March 14, 2023

Toronto Animals in the Law and Humanities Working Group on "Animal Plaintiffs"


In recent years, nonhuman animals have increasingly begun to inhabit the captions of lawsuits. Endangered Hawaiian songbirds, dolphins deafened by Navy sonar, and a neglected horse named Justice are just a few of the nonhuman animals who have appeared as plaintiffs in litigation. These cases raise important jurisprudential questions about what it means to be a plaintiff seeking relief. As we learn more about the richness and diversity of nonhuman life, our legal system will have to rethink its exclusions to meet the demands of interspecies justice. Drawing on a diverse body of philosophical, jurisprudential, and scientific scholarship, this Article is the first to offer a comprehensive theory of plaintiffhood and apply it to nonhuman animals. It defends the plaintiffhood of animals by articulating the conceptual and doctrinal foundations of the plaintiff as a being who complains about injustice, mourns death, and laments the mistreatment of herself and of others. Developments in contemporary animal behavior and cognitive ethology have demonstrated these features in animals – including inequity aversion in monkeys, grief in elephants, and resistance to exploitation amongst many other species. This Article argues that as sentient and plaintive beings, animals are entitled to be plaintiffs in lawsuits and that to deny them the ability to enforce their rights in court is unjust and anthropocentric.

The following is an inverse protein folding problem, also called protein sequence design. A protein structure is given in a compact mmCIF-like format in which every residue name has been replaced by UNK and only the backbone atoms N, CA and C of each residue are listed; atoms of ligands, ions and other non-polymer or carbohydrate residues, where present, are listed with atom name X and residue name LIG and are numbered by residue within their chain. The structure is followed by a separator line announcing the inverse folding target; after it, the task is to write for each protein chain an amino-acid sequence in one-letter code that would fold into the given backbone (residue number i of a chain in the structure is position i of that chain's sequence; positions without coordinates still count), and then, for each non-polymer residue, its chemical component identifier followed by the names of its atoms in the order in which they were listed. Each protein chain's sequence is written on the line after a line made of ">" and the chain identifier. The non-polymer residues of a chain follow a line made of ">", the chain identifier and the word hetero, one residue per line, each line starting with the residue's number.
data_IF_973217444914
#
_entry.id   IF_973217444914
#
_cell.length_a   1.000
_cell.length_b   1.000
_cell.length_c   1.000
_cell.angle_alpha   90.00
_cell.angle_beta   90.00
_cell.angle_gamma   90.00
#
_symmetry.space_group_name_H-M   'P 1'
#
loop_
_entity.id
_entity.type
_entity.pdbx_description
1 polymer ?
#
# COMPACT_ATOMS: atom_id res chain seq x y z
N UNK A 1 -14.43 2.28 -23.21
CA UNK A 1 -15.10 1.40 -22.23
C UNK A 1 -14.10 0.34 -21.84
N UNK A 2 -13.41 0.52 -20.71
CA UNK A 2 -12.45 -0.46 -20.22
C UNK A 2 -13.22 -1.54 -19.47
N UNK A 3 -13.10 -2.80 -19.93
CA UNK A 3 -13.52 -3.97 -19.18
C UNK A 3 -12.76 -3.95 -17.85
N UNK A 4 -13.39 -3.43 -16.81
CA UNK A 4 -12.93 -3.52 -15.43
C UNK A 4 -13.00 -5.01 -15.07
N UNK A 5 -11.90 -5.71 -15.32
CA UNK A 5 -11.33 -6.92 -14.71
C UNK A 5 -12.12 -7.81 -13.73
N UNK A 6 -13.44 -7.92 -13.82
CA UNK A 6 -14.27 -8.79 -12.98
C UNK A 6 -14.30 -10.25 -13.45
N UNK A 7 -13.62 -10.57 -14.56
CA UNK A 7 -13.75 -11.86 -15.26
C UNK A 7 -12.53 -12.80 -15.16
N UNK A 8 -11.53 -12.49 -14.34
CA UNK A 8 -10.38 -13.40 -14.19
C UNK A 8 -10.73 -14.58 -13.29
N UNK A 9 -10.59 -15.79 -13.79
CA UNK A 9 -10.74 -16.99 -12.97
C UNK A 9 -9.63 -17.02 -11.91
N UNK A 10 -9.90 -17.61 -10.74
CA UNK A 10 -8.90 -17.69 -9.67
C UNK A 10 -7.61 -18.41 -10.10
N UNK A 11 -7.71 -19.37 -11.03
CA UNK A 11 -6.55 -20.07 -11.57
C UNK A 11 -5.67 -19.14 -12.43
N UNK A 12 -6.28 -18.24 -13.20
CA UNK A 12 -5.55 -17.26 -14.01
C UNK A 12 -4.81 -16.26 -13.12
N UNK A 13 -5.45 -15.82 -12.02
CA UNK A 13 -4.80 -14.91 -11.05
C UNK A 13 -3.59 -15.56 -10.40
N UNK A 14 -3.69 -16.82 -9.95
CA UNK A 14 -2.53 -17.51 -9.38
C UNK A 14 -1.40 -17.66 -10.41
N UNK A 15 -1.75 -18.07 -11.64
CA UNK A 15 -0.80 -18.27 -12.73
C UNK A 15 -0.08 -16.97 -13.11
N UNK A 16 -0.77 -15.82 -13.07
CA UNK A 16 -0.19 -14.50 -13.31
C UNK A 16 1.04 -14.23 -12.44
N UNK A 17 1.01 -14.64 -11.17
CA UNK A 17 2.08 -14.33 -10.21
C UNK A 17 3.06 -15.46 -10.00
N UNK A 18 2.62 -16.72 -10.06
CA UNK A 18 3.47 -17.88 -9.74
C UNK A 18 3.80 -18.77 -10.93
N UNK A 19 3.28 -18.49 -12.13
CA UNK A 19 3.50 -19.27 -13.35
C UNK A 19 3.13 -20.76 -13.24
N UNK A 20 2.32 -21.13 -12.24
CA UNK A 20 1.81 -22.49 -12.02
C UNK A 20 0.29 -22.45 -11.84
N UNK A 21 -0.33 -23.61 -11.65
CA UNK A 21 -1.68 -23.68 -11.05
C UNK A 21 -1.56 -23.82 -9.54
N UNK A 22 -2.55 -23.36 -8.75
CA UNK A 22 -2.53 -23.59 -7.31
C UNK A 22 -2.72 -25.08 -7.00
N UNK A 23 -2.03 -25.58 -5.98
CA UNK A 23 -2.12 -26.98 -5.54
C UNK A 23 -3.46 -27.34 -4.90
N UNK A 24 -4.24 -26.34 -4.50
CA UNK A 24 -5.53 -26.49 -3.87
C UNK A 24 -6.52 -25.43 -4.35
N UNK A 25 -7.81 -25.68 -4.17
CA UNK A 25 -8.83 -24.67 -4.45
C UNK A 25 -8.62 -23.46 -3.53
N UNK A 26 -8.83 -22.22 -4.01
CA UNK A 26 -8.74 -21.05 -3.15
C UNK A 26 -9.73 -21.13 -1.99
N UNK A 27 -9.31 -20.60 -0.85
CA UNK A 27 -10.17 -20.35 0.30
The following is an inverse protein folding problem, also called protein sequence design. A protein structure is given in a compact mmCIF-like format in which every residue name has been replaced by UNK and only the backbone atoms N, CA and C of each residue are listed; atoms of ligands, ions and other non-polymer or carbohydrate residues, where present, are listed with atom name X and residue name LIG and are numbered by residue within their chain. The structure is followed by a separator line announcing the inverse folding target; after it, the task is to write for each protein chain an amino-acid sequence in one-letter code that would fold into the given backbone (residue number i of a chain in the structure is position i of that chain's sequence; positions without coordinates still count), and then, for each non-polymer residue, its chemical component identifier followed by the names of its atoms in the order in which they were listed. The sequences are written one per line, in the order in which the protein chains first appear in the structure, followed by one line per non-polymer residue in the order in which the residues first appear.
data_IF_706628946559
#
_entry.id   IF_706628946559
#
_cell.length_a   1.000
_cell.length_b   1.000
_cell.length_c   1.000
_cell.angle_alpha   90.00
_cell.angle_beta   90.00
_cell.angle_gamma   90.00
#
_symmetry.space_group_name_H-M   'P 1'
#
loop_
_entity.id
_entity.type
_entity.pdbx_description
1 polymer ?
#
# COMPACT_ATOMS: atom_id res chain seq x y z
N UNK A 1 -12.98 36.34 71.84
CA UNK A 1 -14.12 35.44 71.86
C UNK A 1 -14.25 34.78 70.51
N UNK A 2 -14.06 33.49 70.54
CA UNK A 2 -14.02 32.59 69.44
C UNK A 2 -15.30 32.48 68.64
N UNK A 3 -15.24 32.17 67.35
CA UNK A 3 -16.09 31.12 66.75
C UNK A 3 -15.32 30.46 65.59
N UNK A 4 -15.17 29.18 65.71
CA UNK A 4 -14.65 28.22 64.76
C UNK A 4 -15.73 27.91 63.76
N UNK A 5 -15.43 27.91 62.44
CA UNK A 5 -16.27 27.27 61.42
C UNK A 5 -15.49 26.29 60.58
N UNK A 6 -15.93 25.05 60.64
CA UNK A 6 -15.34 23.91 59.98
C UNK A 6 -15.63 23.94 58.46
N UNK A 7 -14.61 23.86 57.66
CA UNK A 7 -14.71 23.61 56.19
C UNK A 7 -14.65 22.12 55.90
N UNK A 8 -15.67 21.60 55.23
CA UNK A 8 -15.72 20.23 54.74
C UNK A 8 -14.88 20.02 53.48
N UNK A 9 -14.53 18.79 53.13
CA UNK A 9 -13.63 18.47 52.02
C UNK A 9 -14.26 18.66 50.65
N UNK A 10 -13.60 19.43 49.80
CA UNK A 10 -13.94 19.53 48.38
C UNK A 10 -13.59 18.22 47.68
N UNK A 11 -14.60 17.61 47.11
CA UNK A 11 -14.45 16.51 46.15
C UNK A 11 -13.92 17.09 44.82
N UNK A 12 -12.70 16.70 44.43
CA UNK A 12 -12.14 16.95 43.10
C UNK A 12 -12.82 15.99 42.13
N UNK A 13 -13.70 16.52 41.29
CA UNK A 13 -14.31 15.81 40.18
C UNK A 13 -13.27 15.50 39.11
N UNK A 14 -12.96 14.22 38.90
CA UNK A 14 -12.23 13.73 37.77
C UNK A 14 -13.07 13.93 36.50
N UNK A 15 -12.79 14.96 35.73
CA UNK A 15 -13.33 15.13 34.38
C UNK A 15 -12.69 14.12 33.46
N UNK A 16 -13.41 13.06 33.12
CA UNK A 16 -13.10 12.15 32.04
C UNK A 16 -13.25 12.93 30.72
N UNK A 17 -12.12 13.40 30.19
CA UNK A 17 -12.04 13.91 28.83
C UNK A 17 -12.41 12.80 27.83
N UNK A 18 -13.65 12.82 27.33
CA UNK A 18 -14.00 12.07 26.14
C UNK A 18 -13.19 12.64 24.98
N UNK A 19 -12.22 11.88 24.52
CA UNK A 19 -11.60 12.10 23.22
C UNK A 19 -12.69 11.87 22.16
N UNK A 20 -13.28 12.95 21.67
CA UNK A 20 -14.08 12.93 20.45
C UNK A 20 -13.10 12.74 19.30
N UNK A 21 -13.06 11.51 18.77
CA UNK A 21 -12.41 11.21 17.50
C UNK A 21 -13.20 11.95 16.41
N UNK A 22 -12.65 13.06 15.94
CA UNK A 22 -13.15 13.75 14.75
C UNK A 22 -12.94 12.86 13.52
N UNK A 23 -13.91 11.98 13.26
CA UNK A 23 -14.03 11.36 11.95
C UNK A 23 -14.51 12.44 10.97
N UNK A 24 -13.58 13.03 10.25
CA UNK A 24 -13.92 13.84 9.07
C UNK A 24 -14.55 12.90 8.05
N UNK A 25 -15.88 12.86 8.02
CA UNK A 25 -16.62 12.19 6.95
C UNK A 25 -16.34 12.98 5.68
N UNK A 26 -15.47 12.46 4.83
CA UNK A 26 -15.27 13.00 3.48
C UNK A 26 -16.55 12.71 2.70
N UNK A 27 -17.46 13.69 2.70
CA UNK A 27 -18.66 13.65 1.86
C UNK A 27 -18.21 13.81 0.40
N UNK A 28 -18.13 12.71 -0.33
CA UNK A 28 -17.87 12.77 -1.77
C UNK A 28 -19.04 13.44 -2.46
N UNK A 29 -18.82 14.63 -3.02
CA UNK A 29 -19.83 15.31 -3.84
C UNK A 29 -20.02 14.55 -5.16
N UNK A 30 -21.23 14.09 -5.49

Matthew Liebman is Associate Professor and Chair of the Justice for Animals Program at the University of San Francisco School of Law. Before coming to USF, Matthew practiced law for 12 years with the Animal Legal Defense Fund, including three years as the organization's director of litigation. Matthew's scholarship has appeared in Ecology Law Quarterly, the Animal Law Review, the Journal of Animal Law, and the Stanford Environmental Law Journal. He is the co-author of A Worldview of Animal Law. Matthew clerked for the Honorable Warren J. Ferguson of the United States Court of Appeals for the Ninth Circuit